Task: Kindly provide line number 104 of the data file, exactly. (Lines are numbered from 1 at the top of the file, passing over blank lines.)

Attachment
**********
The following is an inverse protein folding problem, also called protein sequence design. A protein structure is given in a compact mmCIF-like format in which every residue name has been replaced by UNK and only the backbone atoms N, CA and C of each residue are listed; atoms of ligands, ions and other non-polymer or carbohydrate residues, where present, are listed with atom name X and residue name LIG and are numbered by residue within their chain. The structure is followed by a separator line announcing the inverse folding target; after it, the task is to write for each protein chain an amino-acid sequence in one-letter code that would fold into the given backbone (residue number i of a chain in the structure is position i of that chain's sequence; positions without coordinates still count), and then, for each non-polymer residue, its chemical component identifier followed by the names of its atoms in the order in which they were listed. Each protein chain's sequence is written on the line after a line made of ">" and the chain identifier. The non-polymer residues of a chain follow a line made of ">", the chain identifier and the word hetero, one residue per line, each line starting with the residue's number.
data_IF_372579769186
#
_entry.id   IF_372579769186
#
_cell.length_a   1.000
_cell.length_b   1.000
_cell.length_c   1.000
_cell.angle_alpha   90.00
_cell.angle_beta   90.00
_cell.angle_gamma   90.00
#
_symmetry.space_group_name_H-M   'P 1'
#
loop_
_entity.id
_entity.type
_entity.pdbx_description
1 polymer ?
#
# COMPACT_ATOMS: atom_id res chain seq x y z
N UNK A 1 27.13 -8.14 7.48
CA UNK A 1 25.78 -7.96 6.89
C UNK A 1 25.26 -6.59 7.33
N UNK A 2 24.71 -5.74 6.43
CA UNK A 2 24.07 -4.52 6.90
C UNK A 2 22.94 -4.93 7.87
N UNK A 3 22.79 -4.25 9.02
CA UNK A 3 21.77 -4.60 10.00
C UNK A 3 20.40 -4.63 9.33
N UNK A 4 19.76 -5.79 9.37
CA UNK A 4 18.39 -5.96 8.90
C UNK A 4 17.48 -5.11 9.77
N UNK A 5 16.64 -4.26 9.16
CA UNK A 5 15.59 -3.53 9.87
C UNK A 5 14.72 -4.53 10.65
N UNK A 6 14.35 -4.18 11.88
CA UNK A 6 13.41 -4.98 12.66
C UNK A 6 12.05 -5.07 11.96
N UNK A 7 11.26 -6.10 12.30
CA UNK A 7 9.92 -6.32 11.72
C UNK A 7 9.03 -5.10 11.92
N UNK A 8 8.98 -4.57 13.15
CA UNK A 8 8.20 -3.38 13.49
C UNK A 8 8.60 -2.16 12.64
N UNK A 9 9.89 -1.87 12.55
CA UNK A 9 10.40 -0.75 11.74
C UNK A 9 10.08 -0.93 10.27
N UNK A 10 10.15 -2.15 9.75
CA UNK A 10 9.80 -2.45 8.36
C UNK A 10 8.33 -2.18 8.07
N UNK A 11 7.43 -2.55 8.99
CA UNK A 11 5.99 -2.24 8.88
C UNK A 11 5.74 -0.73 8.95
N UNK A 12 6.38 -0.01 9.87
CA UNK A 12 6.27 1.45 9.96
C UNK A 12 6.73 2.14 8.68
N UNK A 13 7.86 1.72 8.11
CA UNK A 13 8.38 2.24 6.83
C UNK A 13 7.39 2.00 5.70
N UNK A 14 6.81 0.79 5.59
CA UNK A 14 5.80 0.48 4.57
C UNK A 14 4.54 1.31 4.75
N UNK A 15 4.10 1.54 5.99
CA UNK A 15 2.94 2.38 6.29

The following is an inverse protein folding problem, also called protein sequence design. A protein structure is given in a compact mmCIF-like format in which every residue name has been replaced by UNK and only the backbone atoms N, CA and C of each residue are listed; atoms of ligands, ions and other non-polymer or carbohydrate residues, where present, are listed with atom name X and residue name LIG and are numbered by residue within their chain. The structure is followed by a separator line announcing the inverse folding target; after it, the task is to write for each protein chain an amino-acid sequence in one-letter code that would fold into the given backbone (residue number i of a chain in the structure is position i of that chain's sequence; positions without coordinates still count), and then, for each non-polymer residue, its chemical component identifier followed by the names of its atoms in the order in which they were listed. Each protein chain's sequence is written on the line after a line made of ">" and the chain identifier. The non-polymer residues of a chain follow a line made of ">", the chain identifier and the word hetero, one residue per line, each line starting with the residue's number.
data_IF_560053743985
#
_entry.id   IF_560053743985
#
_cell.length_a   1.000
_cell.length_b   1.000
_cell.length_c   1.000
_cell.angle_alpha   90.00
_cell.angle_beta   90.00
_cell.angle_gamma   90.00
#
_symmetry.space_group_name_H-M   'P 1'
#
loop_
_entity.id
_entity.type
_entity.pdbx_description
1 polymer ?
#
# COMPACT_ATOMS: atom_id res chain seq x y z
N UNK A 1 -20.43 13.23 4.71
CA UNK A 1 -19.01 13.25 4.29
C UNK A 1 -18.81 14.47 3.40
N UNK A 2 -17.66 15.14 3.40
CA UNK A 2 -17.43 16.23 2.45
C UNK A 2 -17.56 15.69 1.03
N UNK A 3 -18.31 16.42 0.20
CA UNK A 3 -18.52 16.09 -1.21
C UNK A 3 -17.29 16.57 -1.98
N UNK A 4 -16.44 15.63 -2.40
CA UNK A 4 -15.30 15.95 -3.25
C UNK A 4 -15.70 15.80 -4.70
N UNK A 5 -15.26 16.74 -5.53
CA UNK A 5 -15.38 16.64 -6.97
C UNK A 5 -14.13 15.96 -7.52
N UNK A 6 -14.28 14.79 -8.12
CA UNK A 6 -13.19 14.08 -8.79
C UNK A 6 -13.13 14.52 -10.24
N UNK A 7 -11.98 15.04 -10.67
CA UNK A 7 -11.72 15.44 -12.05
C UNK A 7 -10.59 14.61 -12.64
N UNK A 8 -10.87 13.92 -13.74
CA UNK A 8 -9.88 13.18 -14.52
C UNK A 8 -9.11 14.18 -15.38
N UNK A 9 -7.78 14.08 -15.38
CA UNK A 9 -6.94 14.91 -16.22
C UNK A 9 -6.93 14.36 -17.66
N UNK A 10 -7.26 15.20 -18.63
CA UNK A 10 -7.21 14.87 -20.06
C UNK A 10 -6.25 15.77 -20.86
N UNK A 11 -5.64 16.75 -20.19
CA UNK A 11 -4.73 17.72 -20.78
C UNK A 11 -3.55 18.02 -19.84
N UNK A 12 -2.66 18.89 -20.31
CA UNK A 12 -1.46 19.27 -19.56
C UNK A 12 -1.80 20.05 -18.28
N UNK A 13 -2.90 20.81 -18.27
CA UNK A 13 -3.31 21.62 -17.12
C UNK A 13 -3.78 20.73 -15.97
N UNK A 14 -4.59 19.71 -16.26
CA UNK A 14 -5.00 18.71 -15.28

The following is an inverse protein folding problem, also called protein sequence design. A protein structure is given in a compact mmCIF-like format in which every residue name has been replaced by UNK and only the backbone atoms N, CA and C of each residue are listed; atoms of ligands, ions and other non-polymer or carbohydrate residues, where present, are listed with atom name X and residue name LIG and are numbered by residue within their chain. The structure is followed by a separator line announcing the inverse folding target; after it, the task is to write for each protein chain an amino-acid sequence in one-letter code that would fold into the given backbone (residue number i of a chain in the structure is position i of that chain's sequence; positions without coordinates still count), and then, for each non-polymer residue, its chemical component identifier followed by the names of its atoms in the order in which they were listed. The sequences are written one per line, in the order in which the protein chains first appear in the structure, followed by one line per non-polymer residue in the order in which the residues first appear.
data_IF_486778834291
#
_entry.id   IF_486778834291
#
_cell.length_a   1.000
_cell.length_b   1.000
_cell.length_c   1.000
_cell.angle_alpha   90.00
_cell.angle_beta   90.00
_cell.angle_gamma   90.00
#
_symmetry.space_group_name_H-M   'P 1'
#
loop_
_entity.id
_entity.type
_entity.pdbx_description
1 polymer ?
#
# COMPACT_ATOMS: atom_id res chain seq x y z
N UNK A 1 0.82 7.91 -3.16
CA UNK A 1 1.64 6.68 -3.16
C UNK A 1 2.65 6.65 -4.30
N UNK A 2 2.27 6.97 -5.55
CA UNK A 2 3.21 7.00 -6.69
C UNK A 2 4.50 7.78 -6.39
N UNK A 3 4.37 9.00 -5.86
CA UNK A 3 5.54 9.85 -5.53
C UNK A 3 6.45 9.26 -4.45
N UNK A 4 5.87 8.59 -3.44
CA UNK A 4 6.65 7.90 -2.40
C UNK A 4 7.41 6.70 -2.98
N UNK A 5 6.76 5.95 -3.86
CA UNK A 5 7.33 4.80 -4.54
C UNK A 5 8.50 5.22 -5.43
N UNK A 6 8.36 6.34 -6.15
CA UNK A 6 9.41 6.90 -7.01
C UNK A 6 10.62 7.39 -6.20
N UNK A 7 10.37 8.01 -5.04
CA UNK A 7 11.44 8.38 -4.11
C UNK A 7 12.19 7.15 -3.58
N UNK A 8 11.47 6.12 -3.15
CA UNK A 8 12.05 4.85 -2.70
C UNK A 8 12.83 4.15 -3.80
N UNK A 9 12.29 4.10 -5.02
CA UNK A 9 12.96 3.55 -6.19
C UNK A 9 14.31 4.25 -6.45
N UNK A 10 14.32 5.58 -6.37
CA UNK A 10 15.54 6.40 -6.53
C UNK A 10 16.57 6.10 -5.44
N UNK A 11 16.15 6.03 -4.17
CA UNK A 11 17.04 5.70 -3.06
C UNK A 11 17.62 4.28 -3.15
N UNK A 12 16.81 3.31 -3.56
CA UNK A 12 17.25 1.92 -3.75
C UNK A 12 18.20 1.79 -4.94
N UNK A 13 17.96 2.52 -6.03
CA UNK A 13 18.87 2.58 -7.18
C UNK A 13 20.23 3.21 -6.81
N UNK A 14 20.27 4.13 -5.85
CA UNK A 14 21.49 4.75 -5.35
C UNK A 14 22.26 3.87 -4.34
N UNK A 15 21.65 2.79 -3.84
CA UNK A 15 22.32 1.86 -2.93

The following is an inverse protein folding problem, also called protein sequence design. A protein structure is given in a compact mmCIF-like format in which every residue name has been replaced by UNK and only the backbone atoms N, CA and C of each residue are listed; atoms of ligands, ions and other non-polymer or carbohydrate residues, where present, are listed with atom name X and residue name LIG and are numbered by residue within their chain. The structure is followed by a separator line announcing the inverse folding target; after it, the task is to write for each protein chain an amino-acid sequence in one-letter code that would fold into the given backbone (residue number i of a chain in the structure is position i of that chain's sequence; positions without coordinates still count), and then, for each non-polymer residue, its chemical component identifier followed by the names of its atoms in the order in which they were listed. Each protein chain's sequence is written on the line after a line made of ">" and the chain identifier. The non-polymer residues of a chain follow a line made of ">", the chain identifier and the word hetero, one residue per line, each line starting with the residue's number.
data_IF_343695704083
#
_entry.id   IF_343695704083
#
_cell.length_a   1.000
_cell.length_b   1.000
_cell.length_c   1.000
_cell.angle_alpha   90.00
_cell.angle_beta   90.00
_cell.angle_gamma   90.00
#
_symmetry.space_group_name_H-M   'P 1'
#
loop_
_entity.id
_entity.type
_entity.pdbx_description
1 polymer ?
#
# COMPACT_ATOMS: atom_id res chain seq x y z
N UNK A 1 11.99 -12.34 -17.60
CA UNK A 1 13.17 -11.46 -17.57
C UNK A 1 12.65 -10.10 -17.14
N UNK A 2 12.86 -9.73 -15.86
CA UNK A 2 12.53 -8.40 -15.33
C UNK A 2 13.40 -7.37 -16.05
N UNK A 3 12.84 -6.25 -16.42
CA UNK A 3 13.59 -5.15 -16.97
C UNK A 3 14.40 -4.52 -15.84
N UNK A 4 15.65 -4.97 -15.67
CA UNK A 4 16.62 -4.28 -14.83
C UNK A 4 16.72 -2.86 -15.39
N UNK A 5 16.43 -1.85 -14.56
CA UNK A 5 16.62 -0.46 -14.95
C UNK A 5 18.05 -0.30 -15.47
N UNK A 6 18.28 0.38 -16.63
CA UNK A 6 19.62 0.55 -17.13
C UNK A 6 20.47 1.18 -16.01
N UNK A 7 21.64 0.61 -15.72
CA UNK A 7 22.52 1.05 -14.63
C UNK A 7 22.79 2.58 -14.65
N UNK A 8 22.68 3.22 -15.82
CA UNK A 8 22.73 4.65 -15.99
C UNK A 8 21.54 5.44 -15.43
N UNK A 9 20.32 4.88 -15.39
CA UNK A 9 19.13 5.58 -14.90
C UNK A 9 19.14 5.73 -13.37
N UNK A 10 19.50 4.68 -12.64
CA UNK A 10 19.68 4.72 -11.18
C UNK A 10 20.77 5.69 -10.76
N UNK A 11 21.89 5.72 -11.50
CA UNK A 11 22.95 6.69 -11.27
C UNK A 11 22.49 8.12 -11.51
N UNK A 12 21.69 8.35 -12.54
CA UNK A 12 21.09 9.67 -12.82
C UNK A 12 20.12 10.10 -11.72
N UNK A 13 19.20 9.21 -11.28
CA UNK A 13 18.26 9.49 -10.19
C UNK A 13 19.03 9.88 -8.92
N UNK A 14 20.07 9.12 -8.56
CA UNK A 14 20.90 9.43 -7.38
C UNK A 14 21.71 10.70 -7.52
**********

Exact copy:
C UNK A 6 -13.13 14.52 -10.24